Review: Goldie Vance Vol #1 by Hope Larson

Trucking right along with the Book Riot Read Harder Challenge I read Goldie Vance Vol #1 for the “Read a mystery where a woman isn’t the victim” category.

Goldie Vance is a biracial teenager in the 1960s who works and lives at a hotel with her father. Her on paper job is valet but she works as hard as she can freelancing to support the on-site detective, Walter, in solving various crimes. She is helped by her friend, a receptionist and aspiring astronaut, and other acquaintances around the hotel.

Goldie reminded me of a blend of Nancy Drew and Encyclopedia Brown, which is high praise. She takes risks and makes understandable mistakes but also works hard to take responsibility for them and come back out on top. I also appreciated that while she is biracial at a time in history when we are more comfortable depicting the racial tension in our society, her race is never disparaged or treated with disgust. Nor are the many other characters of color in the series which I also appreciated. Too often representation is “handled” by throwing in one non-white person and calling it a victory. In this graphic novel, Goldie is surrounded by people of color and it is incredibly refreshing. I want to be very clear that this is not some gold star moment where the author deserves a cookie for making this choice. This is just an author who is finally giving readers a more accurate look at the racial makeup of society which has always been more colorful than works set in the past, even the near past, tend to depict.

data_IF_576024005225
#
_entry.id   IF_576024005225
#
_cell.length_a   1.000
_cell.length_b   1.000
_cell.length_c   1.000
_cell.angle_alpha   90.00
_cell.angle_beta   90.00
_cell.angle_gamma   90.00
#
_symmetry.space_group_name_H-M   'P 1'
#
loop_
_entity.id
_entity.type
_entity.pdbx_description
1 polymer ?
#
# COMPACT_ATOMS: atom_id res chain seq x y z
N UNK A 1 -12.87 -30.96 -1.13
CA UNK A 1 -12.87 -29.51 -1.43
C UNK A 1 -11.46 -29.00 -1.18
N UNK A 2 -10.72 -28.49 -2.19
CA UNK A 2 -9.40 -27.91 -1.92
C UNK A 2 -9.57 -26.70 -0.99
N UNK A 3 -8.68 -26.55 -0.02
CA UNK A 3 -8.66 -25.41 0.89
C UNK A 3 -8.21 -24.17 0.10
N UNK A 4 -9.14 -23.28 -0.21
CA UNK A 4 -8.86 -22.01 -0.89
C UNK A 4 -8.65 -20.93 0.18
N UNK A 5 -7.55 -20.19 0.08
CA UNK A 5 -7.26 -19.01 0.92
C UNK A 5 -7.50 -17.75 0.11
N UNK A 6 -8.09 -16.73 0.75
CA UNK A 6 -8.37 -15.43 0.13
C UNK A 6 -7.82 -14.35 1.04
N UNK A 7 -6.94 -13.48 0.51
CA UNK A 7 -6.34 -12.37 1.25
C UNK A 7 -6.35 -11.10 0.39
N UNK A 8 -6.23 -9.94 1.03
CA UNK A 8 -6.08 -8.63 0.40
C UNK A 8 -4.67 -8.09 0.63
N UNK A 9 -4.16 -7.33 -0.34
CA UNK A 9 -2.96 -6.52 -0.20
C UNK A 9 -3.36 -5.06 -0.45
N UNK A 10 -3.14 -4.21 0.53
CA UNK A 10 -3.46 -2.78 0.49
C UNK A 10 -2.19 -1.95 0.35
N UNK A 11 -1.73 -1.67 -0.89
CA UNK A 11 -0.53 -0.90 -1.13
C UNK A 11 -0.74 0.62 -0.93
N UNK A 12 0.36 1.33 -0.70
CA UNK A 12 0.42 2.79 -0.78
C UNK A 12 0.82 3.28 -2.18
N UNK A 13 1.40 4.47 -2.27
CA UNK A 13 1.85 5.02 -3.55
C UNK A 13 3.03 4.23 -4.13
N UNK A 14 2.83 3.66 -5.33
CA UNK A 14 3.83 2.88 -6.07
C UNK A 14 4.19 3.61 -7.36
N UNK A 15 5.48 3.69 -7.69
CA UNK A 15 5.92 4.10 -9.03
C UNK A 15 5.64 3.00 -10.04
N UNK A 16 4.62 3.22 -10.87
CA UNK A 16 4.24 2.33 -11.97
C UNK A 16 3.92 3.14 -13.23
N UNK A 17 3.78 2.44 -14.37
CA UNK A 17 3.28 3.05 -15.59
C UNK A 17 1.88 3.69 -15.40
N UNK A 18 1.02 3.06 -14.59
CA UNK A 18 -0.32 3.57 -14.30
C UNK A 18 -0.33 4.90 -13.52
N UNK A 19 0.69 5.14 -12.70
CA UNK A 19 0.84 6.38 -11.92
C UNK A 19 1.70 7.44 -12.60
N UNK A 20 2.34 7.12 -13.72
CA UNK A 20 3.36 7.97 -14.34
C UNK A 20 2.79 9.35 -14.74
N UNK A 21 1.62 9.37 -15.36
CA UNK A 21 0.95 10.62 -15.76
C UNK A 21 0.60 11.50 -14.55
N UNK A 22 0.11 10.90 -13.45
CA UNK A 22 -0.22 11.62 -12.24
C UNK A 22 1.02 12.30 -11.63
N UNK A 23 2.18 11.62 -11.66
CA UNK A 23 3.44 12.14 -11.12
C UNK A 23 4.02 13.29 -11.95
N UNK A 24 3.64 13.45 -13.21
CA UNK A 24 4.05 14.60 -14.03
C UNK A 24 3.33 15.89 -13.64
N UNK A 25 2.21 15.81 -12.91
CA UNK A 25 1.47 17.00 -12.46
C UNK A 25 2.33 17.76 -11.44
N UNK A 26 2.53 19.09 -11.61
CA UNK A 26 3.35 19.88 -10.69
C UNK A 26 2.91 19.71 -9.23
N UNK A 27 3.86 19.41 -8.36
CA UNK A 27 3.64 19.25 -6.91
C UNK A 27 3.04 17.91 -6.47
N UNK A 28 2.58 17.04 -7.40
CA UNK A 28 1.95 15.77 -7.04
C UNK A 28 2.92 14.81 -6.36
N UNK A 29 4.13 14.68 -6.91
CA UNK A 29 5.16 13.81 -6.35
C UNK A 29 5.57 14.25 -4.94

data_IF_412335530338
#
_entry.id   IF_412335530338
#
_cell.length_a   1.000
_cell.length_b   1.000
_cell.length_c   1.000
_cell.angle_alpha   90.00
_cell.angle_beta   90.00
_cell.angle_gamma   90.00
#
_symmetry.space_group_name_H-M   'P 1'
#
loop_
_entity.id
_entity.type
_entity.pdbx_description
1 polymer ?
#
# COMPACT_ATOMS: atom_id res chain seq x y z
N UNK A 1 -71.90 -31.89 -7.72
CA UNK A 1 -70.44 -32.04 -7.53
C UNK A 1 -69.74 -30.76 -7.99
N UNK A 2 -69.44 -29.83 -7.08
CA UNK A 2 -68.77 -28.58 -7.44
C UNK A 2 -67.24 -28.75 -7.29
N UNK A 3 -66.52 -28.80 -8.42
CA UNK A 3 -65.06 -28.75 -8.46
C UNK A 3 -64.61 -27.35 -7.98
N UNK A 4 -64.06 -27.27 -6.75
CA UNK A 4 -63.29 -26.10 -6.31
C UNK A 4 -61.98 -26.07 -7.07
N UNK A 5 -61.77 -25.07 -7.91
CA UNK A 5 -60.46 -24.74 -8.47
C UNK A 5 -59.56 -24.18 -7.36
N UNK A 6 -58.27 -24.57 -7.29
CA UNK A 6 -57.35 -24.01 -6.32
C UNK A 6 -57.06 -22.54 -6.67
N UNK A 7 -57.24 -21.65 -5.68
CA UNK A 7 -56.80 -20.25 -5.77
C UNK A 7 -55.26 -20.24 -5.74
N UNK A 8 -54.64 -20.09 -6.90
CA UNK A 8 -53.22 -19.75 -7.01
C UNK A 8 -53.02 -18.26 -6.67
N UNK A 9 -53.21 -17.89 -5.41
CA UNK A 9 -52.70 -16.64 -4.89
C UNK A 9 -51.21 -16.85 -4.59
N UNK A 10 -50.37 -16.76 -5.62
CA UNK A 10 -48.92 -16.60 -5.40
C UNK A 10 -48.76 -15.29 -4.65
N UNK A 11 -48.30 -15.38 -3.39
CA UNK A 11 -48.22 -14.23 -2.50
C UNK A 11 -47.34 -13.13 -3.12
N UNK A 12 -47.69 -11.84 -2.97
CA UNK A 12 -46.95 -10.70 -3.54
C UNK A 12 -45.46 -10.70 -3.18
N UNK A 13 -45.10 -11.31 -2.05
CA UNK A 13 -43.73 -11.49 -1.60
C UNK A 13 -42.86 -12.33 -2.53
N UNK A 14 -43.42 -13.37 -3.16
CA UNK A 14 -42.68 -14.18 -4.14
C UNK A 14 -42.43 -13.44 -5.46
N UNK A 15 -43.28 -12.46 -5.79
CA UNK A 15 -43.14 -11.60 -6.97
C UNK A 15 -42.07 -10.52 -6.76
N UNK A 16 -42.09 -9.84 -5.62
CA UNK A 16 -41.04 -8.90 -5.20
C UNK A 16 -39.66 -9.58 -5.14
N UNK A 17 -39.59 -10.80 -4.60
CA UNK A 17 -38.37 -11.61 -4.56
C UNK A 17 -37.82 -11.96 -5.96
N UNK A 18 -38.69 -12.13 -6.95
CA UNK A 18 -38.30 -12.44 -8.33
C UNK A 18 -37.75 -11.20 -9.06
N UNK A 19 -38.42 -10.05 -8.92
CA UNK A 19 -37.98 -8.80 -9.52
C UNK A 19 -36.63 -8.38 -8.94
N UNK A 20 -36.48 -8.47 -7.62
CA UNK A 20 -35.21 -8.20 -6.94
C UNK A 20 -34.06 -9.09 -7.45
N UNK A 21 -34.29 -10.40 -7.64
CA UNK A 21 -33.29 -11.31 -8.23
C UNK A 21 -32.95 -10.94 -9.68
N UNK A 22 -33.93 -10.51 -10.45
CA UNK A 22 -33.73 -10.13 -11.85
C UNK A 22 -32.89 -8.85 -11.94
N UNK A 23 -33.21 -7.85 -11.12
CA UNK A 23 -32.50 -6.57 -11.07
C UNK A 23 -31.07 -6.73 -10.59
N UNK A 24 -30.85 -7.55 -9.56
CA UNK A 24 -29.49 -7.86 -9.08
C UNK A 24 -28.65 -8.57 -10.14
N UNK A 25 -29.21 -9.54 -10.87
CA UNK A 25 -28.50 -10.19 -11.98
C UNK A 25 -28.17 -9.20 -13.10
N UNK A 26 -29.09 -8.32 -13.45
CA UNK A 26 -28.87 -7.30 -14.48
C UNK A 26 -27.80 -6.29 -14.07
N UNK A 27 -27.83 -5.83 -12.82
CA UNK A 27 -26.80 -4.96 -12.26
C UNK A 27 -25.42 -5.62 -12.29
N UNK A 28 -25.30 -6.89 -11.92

I really enjoyed reading Goldie Vance and am excited to read more of the volumes which are already out. If you enjoy intrepid girl sleuths and unusual settings, like hotels in Florida in the 60s, please give this a read! Volume 1 is currently available to read with Kindle Unlimited. If you don’t have Kindle Unlimited you can buy this graphic novel wherever graphic novels are sold.

Review: Witches! The Absolutely True Tale of Disaster in Salem by Rosalyn Schanzer

First review of 2020!

I read Witches! The Absolutely True Tale of Disaster in Salem by Rosalyn Schanzer to complete the first task in the Book Riot Read Harder Challenge, a nonfiction YA book. I have been interested in the Salem Witch Trials since I was a kid and I thoroughly enjoyed Schanzer’s presentation of the case.

The material is constructed thoroughly but written in prose that conjured up images of sitting around a campfire listening to scary stories. The book was also peppered with evocative illustrations that captured the terror and solemnity of the Salem Witch Trials, a choice that could have been hokey but actually worked to great effect.

I can see this book being a real asset in classrooms or for other morbid little children who are fascinated with tales of witchcraft and lies. It’s a good primer for them as they get older and read The Crucible and are made aware of the real terrors of the event, like mob mentality.